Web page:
I was testing the feasibility of conducting a shorter snappier version of the traditional Lydiard Hill Circuit in Marlay Park this Wednesday night. Lydiard’s old circuit in Auckland took you up Whitney Street (800m), jogging over Donovan Avenue (800m), striding down Boundary Road (800m – Peter Snell would do this in 1:50!), before a series of wind sprints took you the final 800m down Dundale Avenue back to Whitney Street (Livingstone 2009, 113). The world class athletes Arthur trained would be at this for an hour three to six times a week.
In his later years, Arthur suggested “normal” runners could do with as little as two or three sessions per week and stated the circuit didn’t have to be exactly like the one in Auckland. It’s also recommended to start easy with 30 minutes and slowly build up to the hour.
Marlay and Lydiard
There’s a nice square field with a bit of an incline in the It has the advantage that it’s all grass which is nice and soft for the feet. As I noticed, though, the hill wasn’t quite steep enough to make it really challenging and the flat ends at the top and bottom were much too short. On the plus side the grassy descent is perfect for striding down at full tilt, allowing me to do the 220m slope in about 34 seconds equivalent to 2:35min/km pace. This will need to come down below 2:20min/km ideally, a speed that was reached a certain parts of the slope.
As both the ascent and descent were about 200m, I ran back and forth on the flat stretches at the top and bottom to make the recovery period equal. Otherwise the session would become to anaerobic sabotaging proper strength development
Every time 15 minutes had passed I inserted random sprints at the bottom as Arthur had his boys do. During one of these flat recoveries a man in DSD training gear ran over to me and asked if he could jog along on the recoveries.
“Is that a Lydiard session, I see there”, he said. I was quick to respond that indeed it was and after that we discussed the merits of the session for a while and he shared his worries about rolling it out in his club, what the injury risk would be etc. To do this, he asked me several questions on my injury-history and with my few years running and catalogue of scar tissue in my legs; he seemed comforted that this session is indeed suitable for most.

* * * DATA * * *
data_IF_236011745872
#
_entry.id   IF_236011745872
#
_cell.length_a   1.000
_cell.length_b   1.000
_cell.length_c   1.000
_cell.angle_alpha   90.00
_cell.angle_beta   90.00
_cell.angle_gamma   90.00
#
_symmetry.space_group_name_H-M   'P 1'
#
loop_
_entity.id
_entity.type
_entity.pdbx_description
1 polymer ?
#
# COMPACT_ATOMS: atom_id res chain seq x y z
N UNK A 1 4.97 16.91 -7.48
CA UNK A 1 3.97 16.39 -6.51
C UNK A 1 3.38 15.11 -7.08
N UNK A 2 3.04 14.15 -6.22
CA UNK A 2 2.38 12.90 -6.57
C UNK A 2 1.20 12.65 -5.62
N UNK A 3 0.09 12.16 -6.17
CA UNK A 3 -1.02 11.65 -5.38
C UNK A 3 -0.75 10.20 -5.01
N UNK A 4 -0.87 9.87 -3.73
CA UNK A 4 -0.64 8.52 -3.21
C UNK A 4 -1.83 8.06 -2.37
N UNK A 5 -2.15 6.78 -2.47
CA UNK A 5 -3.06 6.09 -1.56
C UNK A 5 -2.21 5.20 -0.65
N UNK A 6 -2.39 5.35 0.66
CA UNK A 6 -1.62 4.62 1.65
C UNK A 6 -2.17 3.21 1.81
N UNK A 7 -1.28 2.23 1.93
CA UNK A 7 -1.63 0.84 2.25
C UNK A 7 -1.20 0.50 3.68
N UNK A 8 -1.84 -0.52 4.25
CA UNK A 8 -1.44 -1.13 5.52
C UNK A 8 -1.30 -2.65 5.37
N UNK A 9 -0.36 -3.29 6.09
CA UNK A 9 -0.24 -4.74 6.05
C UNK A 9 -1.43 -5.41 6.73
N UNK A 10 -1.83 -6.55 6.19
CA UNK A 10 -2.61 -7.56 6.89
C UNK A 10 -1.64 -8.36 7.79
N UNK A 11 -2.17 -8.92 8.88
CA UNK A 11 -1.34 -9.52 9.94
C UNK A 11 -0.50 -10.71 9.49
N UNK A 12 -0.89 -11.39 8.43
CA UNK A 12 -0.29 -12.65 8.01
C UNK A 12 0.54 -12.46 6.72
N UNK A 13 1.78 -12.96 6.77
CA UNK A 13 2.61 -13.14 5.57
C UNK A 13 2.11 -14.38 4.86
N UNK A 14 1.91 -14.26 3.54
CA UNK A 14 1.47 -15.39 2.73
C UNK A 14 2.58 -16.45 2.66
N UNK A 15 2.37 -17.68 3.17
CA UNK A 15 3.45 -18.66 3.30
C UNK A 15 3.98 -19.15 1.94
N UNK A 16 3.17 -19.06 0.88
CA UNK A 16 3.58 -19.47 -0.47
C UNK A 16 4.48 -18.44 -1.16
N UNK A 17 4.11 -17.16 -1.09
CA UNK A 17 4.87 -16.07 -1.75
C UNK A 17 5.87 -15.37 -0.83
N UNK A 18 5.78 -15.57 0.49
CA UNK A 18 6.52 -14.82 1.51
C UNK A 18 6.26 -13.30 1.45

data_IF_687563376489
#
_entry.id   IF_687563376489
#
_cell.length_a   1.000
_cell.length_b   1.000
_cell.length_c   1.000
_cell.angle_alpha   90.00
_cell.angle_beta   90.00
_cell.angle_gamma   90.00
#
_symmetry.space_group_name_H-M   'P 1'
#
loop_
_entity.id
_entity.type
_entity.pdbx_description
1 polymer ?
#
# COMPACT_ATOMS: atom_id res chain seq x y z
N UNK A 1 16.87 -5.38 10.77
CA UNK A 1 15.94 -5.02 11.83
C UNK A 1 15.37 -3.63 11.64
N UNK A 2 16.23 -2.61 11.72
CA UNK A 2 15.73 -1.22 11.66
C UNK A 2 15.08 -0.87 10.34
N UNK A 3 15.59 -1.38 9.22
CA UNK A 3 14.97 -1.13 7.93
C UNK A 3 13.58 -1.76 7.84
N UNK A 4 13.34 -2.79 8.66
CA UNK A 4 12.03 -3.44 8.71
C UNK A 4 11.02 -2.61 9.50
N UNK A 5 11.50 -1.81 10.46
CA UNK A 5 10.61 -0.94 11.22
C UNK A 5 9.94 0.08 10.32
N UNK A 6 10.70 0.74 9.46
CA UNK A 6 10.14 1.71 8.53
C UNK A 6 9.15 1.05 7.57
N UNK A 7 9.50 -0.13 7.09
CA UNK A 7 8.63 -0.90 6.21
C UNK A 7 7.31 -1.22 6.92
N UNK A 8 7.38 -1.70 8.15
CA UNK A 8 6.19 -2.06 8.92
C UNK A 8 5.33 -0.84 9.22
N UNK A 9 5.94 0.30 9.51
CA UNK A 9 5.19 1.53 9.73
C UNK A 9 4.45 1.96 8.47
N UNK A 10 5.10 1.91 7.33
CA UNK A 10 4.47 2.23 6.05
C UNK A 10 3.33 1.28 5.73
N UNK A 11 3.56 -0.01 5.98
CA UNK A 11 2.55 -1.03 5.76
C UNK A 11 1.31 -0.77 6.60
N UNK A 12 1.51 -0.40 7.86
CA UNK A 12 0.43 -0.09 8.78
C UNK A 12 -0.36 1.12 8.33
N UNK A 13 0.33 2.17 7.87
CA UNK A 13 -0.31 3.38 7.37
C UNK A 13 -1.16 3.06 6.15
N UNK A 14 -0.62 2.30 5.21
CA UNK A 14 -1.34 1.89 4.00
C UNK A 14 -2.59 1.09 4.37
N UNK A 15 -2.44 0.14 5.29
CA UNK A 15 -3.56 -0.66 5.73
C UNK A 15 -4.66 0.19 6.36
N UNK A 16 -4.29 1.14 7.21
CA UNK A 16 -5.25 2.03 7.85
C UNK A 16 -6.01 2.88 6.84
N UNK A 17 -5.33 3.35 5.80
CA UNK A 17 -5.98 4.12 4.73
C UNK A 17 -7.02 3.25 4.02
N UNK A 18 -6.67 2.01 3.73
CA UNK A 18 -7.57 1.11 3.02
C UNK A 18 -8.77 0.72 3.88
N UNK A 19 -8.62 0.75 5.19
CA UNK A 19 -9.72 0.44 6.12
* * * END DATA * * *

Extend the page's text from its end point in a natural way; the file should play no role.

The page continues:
I found it amazing that this session is so iconic that it could be recognised from afar. I learned that my running companions name was Declan and his daughter has run for Ireland in the hills. He lauded great praise (deservedly) on Gerry Brady before continuing: “The moment I saw you jog at the top, I know what you were doing.”
I demonstrated the three different drills. I focused on the exaggerated uphill running, which is the easiest and one you can get by on (middle-distance runners rely more on the two advanced exercises than long-distance runners). I also showed him the Hill Springing where the focus is on ankle flexion and vertical displacement (e.g. you are springing “upwards” rather than “forward-upwards”). The hill was clearly not steep enough to make this exercise work well. I then moved on to Hill Bounding, the most technically and physically demanding. I explained that I still struggled a bit with the technique for this one but my focus was on extending the leg backwards in a forceful movement which I did manage to pull off.
Week 8 – Effects on the Body
I kept at the session for 41 minutes, more or less as planned. Like Lydiard’s men I had done a 5k (3 mile) warmup first) and would do the same for cooldown. Also, almost like Lydiard’s athletes, I had done an easy 30 minute hill run in the morning.